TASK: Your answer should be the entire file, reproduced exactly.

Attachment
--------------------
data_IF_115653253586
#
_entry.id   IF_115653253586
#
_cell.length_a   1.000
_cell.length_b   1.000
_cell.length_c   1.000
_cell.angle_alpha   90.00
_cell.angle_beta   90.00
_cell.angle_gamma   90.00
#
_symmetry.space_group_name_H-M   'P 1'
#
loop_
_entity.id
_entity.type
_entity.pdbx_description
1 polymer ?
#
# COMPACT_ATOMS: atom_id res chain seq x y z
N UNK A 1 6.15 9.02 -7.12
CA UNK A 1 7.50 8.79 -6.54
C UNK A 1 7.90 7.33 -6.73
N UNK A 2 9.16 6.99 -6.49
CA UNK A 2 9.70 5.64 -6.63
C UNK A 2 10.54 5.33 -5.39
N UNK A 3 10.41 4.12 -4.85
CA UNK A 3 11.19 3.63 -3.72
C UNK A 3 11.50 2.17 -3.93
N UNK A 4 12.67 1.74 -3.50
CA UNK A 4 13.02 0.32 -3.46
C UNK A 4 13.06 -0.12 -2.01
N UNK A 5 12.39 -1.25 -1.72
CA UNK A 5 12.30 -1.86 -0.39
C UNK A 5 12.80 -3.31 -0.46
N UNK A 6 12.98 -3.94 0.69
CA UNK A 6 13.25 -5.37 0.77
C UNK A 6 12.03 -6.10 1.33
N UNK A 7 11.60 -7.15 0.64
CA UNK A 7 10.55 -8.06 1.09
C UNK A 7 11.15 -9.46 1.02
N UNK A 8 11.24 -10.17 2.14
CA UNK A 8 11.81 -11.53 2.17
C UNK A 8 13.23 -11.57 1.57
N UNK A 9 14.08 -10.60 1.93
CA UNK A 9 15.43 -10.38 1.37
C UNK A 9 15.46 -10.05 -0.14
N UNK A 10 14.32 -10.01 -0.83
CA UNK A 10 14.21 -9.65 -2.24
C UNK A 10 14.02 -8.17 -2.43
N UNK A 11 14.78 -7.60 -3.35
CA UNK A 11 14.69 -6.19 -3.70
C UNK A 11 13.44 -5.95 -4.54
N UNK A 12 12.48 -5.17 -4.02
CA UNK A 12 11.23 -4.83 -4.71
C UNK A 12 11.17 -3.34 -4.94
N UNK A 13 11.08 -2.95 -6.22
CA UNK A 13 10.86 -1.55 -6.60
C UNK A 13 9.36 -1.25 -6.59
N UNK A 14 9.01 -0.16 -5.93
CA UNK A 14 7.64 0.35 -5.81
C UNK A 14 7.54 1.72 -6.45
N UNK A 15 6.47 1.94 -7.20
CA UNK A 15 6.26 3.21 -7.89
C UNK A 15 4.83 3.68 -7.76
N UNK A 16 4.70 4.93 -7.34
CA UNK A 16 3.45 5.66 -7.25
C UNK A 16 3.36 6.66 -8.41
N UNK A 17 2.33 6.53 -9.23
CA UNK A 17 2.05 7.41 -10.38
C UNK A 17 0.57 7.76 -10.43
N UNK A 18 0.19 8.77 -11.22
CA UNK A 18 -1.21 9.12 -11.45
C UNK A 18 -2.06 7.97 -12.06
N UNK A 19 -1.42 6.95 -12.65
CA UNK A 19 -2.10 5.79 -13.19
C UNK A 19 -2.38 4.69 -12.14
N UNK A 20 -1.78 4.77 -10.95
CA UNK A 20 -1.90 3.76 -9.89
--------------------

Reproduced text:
data_IF_115653253586
#
_entry.id   IF_115653253586
#
_cell.length_a   1.000
_cell.length_b   1.000
_cell.length_c   1.000
_cell.angle_alpha   90.00
_cell.angle_beta   90.00
_cell.angle_gamma   90.00
#
_symmetry.space_group_name_H-M   'P 1'
#
loop_
_entity.id
_entity.type
_entity.pdbx_description
1 polymer ?
#
# COMPACT_ATOMS: atom_id res chain seq x y z
N UNK A 1 6.15 9.02 -7.12
CA UNK A 1 7.50 8.79 -6.54
C UNK A 1 7.90 7.33 -6.73
N UNK A 2 9.16 6.99 -6.49
CA UNK A 2 9.70 5.64 -6.63
C UNK A 2 10.54 5.33 -5.39
N UNK A 3 10.41 4.12 -4.85
CA UNK A 3 11.19 3.63 -3.72
C UNK A 3 11.50 2.17 -3.93
N UNK A 4 12.67 1.74 -3.50
CA UNK A 4 13.02 0.32 -3.46
C UNK A 4 13.06 -0.12 -2.01
N UNK A 5 12.39 -1.25 -1.72
CA UNK A 5 12.30 -1.86 -0.39
C UNK A 5 12.80 -3.31 -0.46
N UNK A 6 12.98 -3.94 0.69
CA UNK A 6 13.25 -5.37 0.77
C UNK A 6 12.03 -6.10 1.33
N UNK A 7 11.60 -7.15 0.64
CA UNK A 7 10.55 -8.06 1.09
C UNK A 7 11.15 -9.46 1.02
N UNK A 8 11.24 -10.17 2.14
CA UNK A 8 11.81 -11.53 2.17
C UNK A 8 13.23 -11.57 1.57
N UNK A 9 14.08 -10.60 1.93
CA UNK A 9 15.43 -10.38 1.37
C UNK A 9 15.46 -10.05 -0.14
N UNK A 10 14.32 -10.01 -0.83
CA UNK A 10 14.21 -9.65 -2.24
C UNK A 10 14.02 -8.17 -2.43
N UNK A 11 14.78 -7.60 -3.35
CA UNK A 11 14.69 -6.19 -3.70
C UNK A 11 13.44 -5.95 -4.54
N UNK A 12 12.48 -5.17 -4.02
CA UNK A 12 11.23 -4.83 -4.71
C UNK A 12 11.17 -3.34 -4.94
N UNK A 13 11.08 -2.95 -6.22
CA UNK A 13 10.86 -1.55 -6.60
C UNK A 13 9.36 -1.25 -6.59
N UNK A 14 9.01 -0.16 -5.93
CA UNK A 14 7.64 0.35 -5.81
C UNK A 14 7.54 1.72 -6.45
N UNK A 15 6.47 1.94 -7.20
CA UNK A 15 6.26 3.21 -7.89
C UNK A 15 4.83 3.68 -7.76
N UNK A 16 4.70 4.93 -7.34
CA UNK A 16 3.45 5.66 -7.25
C UNK A 16 3.36 6.66 -8.41
N UNK A 17 2.33 6.53 -9.23
CA UNK A 17 2.05 7.41 -10.38
C UNK A 17 0.57 7.76 -10.43
N UNK A 18 0.19 8.77 -11.22
CA UNK A 18 -1.21 9.12 -11.45
C UNK A 18 -2.06 7.97 -12.06
N UNK A 19 -1.42 6.95 -12.65
CA UNK A 19 -2.10 5.79 -13.19
C UNK A 19 -2.38 4.69 -12.14
N UNK A 20 -1.78 4.77 -10.95
CA UNK A 20 -1.90 3.76 -9.89